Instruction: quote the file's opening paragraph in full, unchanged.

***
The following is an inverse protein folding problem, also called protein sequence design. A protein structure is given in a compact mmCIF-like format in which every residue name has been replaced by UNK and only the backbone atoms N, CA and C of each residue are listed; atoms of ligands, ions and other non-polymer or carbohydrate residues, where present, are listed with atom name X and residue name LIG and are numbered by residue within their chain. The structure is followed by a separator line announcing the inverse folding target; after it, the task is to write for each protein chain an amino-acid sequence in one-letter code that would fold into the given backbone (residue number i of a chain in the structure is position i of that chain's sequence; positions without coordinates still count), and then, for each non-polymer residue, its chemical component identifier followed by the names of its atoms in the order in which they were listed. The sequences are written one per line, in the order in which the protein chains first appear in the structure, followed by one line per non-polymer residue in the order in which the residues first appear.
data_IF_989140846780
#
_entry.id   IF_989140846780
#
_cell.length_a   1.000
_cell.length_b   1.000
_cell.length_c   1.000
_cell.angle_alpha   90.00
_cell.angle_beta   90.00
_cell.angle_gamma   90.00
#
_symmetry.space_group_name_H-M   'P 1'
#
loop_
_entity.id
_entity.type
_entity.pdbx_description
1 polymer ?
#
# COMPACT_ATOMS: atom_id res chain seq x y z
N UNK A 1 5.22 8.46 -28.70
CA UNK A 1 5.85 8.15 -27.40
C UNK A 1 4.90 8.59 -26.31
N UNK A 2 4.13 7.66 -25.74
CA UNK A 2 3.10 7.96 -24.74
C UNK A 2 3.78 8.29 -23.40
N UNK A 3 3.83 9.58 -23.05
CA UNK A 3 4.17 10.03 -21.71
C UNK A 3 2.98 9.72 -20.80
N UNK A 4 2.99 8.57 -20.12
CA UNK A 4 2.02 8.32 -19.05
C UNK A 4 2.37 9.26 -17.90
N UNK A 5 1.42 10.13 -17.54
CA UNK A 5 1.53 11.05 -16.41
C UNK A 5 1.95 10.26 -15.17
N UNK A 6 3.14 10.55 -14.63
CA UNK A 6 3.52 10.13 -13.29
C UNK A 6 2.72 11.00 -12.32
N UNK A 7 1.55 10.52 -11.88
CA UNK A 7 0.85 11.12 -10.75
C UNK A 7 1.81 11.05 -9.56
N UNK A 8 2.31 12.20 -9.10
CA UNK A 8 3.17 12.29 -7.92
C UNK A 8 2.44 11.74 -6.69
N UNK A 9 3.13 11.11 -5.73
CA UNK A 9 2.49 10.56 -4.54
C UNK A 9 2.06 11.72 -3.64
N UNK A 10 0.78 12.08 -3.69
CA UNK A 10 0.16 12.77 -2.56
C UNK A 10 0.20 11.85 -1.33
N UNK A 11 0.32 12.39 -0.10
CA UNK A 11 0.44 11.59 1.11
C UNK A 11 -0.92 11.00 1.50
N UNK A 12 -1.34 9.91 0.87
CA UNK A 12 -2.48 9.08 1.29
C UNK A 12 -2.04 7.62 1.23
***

The following is an inverse protein folding problem, also called protein sequence design. A protein structure is given in a compact mmCIF-like format in which every residue name has been replaced by UNK and only the backbone atoms N, CA and C of each residue are listed; atoms of ligands, ions and other non-polymer or carbohydrate residues, where present, are listed with atom name X and residue name LIG and are numbered by residue within their chain. The structure is followed by a separator line announcing the inverse folding target; after it, the task is to write for each protein chain an amino-acid sequence in one-letter code that would fold into the given backbone (residue number i of a chain in the structure is position i of that chain's sequence; positions without coordinates still count), and then, for each non-polymer residue, its chemical component identifier followed by the names of its atoms in the order in which they were listed. The sequences are written one per line, in the order in which the protein chains first appear in the structure, followed by one line per non-polymer residue in the order in which the residues first appear.